Do I need contents insurance?

 Unlike buildings insurance, there’s no requirement for anyone to take out contents cover – but it’s essential for peace of mind. Although some cover exists that is specifically designed for tenants, for most people, a standard contents insurance policy will be perfectly suitable. Make sure you shop around for the best price but remember that different policies vary and the cheapest isn’t always the best. Be confident you can afford the excess and consider paying a bit extra for new-for-old replacement cover. That means the policy would pay to replace items with equivalent new versions at today’s prices. You can add out-of-home cover, meaning your belongings are insured when you carry them out of the house – that’s especially good for technology and jewellery. Don’t skimp on the cover you need, you don’t want to be left out of pocket in the event you have to claim. You’ll have enough on your mind if that happens without worrying about whether your policy will pay out enough.

 How much cover should I have?

 When you apply for a policy, you’ll be asked to estimate the value of your stuff. Be as thorough as you can about this, don’t leave yourself underinsured. Go from room to room and assess the worth of what’s in each. Underinsuring yourself can cause serious issues if you need to claim. If your home’s contents are worth £20,000 collectively but you only insure them for £10,000 then your insurer may only agree to pay for half your claim – even if that’s for less than £10,000.  

Will my contents insurance protect my landlord’s furniture?

 Most contents insurance policies will only protect the possessions of the policyholder and their family. However, you may want your accidental damage cover to protect any furniture that belongs to your landlord, so you can avoid losing your deposit. Check with your home insurance provider if it can provide this additional cover. Some tenant-specific policies may well be able to do so.

 What if I live with my landlord?

 A large number of tenants actually live with their landlord, renting a room in their home rather than a whole property. If you’re in that position then you may find it hard to insure just your own possessions, especially if you don’t have a lock on your door. Ask your landlord to check with their home insurer if the policy can be extended to cover you as well. If not, look at a specialist policy for tenants.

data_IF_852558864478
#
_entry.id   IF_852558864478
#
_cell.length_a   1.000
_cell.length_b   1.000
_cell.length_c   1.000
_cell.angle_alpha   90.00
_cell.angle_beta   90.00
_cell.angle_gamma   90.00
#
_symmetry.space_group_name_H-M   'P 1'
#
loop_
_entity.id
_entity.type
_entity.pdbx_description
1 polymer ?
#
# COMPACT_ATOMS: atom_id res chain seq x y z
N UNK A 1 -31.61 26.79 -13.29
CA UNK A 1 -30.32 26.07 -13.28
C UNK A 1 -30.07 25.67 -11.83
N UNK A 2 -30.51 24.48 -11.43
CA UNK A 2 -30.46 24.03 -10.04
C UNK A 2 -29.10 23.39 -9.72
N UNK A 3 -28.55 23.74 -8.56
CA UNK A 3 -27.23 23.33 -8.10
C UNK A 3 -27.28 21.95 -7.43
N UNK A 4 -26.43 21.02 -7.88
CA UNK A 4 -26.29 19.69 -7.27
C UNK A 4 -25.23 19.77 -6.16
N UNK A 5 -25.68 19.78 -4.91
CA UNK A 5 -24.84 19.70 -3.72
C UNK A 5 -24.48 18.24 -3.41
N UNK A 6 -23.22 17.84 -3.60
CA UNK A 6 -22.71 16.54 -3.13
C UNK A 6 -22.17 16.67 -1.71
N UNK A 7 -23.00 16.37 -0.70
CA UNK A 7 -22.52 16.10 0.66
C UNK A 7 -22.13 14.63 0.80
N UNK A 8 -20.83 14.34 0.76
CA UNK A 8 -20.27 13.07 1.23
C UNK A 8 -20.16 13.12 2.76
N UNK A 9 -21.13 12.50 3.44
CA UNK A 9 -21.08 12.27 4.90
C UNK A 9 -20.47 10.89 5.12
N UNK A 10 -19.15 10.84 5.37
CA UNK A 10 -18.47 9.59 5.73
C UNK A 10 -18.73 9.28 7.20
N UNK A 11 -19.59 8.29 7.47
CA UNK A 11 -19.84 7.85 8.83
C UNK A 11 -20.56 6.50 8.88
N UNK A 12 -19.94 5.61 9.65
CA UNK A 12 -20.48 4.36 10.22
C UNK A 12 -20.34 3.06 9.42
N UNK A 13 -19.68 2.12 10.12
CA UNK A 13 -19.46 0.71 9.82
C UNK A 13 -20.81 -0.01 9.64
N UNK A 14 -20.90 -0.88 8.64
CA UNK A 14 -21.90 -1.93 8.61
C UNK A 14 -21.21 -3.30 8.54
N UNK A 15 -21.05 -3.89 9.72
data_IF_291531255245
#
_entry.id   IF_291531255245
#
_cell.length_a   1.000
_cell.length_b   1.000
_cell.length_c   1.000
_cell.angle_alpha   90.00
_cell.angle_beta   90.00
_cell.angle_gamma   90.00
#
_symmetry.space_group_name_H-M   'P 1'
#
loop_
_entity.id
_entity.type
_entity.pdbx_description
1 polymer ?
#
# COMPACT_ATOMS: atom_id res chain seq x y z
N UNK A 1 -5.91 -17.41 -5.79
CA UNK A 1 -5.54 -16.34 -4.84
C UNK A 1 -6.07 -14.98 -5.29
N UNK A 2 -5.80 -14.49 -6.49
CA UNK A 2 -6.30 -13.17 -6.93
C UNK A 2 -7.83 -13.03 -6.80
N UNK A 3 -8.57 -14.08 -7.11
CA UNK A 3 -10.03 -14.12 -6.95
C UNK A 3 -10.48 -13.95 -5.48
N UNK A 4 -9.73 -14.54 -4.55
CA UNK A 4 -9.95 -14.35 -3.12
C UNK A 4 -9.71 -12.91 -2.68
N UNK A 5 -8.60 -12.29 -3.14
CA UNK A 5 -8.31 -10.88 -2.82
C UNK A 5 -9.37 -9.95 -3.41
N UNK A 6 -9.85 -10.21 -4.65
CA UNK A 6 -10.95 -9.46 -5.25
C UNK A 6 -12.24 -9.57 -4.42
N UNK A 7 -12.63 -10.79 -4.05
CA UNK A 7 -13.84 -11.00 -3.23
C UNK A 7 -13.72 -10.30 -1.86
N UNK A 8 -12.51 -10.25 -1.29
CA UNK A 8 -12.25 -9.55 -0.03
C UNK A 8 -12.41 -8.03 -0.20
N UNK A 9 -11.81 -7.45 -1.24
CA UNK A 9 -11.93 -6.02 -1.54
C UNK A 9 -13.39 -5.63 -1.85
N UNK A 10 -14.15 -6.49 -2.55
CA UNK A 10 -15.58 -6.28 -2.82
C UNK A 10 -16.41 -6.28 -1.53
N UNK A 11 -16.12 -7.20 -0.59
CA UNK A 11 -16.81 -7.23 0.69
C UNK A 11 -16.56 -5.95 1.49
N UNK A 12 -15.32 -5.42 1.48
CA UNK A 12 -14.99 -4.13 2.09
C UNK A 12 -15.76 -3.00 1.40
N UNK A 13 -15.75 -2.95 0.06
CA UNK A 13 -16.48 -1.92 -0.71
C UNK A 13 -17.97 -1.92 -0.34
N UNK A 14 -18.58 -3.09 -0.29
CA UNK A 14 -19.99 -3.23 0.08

By Steve Roulstone

I was busy doing those Saturday morning chores this weekend, when I report on BBC Breakfast caught my attention. What I then heard was the BBC once again doing what they do best, trying to put a negative slant on a housing matter, this time the report was about the standard of rental property nationwide. Answering the main point that a large proportion of rental property in the private sector in the UK is in poor condition, was the Chairman of the National Landlords Association, Mr David Salusbury. Very calmly and with clear comments he put the presenter straight about the standard of the majority of rental property in the Country, to the extent, I thought of reducing the length of the report as I felt the presenter had very little left to pick at once David had made his point with such authority and presence!

Missed opportunity.

Of course what David could not do in any depth, was to get the conversation round to what should have been the made drive of the report, which the BBC report failed to do, namely that legislation recommended by the Rugg review and rejected by the current Government, is what is needed to address the issues that do exist with rogue Landlords.

Councils to look after us.

The Housing Minister Grant Shapps, has stuck to the line that Local Councils have the powers already, but two things struck me from what was stated that really have an effect on what is actually happening on the ground. Firstly and most importantly, Councils may have the powers, but there is no way they have the man power to carry out this role! I remember being advised when the HMO regulations came in, that it would take our Council several years to inspect the property they already knew was due for inspection, before they even got around to investigating the property they did NOT know about! (Therefore the property where real action was needed) because we all know that the property the Council are aware of is that owned by responsible Landlords (probable members of such organisations as the NLA or managed by professional agents!)

Let’s not forget the work carried out so far!